The Indian team recently made history by winning their maiden Test series 2-1 in Australia, since they first toured the country in 1947-48. The victory was headlined by an all-round team performance with the batsmen and bowlers rising to the occasion, winning the key moments and showing not just varied skills but also the determination to fight it out in the game's richest format.
The tour brought a joyous end to the nation's year-long struggle under difficult conditions overseas, that included journeys to South Africa, England and Australia. The fact that India were able to win four away Tests on the three continents was testament to a gradually maturing side and the Test No. 1 status that it enjoys currently.
While ICC Cricketer of the Year 2018 and Indian captain Virat Kohli was phenomenal as always, Test specialist Cheteshwar Pujara's contribution to the results can't be overstated enough. It finally seems that India have got a really good Test team and the gaping holes left by the Fab Four are now being fulfilled by the current crop of batsmen.
Even though Kohli and Pujara have been considered great Test batsmen for a while now, it is their ability to perform outside Asia that has finally made all the accolades sound true than ever. No matter how many runs a batsman scores, they are always judged by what they did (or the lack of it) away from home. The SENA (South Africa, England, New Zealand and Australia) countries have long been considered an Achilles' heel for Asian batsmen but the reverse is also true. Batsmen from outside Asia also have always found it difficult to negotiate the hot and humid conditions of the continent on top of the slow and spinning pitches normally found in India, Bangladesh, Pakistan, UAE and Sri Lanka. That is the precise reason that England hold so dear their recent 3-0 win in Sri Lanka and the 2-1 victory in India in 2012. It's not without reason that Steve Waugh called the famous Indian tour of 2001, 'the final frontier'.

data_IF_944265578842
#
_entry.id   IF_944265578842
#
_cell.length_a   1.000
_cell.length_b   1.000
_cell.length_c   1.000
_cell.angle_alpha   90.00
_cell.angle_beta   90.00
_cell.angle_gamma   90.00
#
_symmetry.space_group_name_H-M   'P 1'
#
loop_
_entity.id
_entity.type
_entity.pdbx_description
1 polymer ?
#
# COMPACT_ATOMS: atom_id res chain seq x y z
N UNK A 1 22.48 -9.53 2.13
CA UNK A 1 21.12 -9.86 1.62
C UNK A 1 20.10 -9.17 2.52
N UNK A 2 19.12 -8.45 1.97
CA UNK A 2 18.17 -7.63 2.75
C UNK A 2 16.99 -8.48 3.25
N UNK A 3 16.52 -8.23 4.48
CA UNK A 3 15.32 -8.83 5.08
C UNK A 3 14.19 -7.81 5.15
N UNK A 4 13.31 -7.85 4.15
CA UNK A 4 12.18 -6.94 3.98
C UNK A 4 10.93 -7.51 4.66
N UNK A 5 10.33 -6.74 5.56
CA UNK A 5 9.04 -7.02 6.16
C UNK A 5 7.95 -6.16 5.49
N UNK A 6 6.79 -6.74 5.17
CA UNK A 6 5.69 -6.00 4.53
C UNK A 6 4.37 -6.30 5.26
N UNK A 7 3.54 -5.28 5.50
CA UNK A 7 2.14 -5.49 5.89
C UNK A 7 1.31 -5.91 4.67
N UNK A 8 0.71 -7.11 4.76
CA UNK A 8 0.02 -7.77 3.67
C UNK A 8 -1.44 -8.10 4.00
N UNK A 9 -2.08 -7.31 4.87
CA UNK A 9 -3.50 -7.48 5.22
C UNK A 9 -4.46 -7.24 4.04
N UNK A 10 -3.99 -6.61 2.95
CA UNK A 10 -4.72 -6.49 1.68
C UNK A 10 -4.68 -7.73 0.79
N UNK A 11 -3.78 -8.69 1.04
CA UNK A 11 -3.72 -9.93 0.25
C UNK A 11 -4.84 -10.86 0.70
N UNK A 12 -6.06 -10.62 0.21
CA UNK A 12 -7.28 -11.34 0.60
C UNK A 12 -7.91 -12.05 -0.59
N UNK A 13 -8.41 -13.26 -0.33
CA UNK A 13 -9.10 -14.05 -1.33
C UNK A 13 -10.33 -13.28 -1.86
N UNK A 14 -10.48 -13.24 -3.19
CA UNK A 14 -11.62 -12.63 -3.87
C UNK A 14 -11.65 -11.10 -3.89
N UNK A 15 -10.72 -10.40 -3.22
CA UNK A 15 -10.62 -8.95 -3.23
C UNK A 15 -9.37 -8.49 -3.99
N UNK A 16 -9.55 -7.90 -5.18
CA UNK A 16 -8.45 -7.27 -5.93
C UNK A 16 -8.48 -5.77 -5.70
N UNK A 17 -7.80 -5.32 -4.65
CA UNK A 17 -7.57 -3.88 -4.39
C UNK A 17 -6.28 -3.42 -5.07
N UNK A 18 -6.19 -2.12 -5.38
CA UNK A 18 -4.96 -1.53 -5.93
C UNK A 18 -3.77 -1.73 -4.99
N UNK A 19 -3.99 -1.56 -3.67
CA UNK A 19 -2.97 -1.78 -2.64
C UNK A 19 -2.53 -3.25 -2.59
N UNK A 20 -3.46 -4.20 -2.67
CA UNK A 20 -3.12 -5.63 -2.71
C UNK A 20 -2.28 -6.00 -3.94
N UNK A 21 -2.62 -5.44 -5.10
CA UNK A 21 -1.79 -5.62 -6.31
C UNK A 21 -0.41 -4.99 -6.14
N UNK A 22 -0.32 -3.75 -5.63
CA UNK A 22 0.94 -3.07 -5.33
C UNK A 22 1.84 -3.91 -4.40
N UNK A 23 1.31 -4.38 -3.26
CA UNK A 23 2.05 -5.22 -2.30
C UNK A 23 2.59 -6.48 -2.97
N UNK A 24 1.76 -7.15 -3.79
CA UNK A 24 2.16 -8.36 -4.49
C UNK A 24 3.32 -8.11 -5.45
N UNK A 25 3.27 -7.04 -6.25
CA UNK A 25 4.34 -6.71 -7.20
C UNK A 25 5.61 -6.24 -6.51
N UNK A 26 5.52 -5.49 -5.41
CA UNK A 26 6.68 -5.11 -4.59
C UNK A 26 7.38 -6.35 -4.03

This begs the question as to which batsmen in history have made alien conditions their own and found the most success away from home. There is a rider here: it is never a great idea to compare batsmen across generations. But when we look at the numbers what emerges is the fact that no matter how much we rave about Kohli and Pujara, they still have a long way to go before being considered amongst the greatest Test batsmen of all time.
ASIANS OUTSIDE ASIA:
Most runs -
Highest Averages* -
While Kohli manages to find himself in the top-ten of both the runs and averages list, the likes of Pujara and Ajinkya Rahane are far below the pecking order. It is no surprise to see Indian greats Rahul Dravid, Sachin Tendulkar and Sunil Gavaskar rule the lists with their phenomenal numbers.
It is clear from the above list that the Kohli and Pujara have a long way to go before overcoming the all-time Asian run-getters away from home. But it goes without saying that they have played far less number of matches than some of the game's greatest and their biggest challenges and riches might lie in the future. One thing is clear: the batsmen who do well away from home are also the ones most adored back home.
NON-ASIANS IN ASIA:
Most runs -
Highest Averages* -